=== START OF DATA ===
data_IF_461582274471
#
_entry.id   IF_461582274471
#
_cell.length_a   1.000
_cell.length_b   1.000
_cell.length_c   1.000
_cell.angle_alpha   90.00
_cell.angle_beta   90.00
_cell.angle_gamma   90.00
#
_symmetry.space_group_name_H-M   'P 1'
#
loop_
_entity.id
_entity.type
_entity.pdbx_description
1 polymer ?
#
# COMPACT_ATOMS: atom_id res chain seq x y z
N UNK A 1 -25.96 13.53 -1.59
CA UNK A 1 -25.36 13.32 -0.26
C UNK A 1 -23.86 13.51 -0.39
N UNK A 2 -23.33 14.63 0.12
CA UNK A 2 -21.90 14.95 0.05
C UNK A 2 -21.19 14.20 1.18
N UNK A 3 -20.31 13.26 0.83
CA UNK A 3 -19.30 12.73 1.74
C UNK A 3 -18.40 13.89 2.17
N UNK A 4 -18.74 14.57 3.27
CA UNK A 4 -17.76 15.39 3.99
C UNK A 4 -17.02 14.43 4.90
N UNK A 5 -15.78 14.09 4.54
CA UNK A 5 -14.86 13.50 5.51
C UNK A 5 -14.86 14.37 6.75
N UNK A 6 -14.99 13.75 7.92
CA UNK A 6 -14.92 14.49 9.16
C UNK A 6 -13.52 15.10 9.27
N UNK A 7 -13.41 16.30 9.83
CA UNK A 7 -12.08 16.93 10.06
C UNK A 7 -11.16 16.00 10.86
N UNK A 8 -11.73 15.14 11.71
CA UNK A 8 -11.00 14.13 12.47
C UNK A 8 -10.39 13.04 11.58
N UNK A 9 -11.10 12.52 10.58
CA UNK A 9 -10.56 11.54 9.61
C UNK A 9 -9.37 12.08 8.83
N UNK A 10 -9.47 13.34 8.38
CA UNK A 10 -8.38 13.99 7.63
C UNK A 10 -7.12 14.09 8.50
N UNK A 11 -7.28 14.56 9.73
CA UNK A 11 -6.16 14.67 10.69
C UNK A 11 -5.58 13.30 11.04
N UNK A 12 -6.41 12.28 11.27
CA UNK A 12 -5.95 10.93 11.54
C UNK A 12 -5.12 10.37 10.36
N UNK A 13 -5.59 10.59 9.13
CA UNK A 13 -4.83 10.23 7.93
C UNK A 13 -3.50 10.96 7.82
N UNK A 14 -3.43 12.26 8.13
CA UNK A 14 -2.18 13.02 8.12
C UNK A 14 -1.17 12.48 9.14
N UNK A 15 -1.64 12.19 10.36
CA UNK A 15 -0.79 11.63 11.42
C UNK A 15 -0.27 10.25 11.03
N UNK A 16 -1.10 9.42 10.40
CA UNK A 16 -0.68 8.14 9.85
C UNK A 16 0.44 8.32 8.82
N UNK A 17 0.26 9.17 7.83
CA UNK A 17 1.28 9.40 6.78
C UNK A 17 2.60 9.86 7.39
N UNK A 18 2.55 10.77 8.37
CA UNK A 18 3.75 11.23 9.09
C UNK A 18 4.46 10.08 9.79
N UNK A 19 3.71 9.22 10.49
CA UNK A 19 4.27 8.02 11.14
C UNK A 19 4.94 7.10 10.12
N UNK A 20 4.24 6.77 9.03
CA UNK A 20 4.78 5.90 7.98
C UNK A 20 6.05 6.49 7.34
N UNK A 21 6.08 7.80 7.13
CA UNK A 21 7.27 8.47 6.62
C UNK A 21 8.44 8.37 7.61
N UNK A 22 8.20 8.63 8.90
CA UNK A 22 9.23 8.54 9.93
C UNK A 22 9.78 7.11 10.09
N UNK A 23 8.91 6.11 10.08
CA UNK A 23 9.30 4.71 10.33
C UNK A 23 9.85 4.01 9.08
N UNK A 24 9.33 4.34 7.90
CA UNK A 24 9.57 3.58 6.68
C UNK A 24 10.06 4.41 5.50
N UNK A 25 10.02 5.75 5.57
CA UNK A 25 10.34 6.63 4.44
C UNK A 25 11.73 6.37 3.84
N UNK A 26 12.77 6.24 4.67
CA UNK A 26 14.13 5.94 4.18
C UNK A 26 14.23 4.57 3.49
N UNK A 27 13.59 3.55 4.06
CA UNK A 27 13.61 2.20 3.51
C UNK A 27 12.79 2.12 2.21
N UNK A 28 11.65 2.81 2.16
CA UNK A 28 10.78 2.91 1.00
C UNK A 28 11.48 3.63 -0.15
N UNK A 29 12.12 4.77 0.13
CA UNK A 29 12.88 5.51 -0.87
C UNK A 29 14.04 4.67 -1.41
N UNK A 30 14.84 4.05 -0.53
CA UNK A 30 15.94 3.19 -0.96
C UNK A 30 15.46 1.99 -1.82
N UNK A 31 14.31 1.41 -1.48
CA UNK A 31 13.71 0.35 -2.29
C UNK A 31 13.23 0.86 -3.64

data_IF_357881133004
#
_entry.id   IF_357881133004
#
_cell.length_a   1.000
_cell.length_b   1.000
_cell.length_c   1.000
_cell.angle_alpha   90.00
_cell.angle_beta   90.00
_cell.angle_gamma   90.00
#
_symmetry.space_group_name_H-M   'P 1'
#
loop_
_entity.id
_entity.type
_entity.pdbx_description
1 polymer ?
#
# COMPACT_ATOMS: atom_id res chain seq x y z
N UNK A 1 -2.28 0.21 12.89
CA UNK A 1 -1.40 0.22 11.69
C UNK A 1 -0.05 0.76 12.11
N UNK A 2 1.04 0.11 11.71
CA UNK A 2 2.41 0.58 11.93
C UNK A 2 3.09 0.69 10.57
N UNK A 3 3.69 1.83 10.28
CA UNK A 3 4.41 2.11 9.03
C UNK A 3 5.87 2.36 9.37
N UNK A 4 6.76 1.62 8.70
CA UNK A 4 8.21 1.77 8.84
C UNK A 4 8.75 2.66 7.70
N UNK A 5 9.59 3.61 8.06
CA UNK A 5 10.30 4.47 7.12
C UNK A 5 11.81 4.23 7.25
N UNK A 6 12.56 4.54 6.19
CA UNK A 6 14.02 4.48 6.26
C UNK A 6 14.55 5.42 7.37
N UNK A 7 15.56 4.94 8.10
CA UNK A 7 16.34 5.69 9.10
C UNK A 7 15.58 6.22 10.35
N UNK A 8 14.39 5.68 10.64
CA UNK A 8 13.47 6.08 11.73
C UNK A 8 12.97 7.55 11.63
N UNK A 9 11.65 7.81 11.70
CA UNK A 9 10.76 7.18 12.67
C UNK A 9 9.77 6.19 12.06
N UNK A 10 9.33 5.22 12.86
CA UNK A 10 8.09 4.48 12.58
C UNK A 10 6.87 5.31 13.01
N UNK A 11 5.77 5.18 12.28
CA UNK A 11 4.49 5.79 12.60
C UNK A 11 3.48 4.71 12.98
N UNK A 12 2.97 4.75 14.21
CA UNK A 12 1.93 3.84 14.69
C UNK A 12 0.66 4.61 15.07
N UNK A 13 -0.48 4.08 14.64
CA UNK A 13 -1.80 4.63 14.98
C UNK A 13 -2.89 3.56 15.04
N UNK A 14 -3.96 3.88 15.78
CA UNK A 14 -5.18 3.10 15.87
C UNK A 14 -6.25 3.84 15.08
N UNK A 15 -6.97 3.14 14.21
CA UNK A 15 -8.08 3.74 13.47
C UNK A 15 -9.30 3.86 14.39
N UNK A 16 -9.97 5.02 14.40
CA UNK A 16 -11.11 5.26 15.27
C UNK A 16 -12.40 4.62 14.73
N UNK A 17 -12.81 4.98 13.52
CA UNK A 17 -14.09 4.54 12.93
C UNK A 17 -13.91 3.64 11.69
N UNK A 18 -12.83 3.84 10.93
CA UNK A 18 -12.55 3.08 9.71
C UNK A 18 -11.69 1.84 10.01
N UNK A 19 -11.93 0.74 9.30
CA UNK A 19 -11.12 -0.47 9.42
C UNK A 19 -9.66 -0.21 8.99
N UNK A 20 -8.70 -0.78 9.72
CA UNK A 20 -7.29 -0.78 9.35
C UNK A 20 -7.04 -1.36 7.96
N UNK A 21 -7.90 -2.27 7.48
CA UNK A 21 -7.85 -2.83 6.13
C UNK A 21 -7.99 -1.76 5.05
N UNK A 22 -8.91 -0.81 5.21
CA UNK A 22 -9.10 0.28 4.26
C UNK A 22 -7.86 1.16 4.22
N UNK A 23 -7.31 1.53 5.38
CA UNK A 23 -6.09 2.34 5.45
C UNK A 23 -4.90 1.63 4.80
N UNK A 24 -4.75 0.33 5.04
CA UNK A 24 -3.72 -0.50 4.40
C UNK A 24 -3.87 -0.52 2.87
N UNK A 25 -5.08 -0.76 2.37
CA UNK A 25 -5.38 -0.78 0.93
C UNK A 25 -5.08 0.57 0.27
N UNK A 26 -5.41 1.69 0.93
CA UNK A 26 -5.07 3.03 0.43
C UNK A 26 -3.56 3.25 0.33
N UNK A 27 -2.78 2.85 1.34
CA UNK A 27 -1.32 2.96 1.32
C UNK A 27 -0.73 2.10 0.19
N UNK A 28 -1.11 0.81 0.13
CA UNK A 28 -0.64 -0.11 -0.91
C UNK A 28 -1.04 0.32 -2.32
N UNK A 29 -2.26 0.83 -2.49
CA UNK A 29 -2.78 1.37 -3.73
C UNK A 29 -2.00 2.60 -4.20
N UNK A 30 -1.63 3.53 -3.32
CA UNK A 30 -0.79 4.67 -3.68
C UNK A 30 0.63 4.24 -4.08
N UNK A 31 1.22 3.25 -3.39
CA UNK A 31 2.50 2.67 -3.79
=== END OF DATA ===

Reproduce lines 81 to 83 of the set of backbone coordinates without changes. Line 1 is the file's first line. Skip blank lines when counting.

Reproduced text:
N UNK A 21 6.08 7.80 7.13
CA UNK A 21 7.27 8.47 6.62
C UNK A 21 8.44 8.37 7.61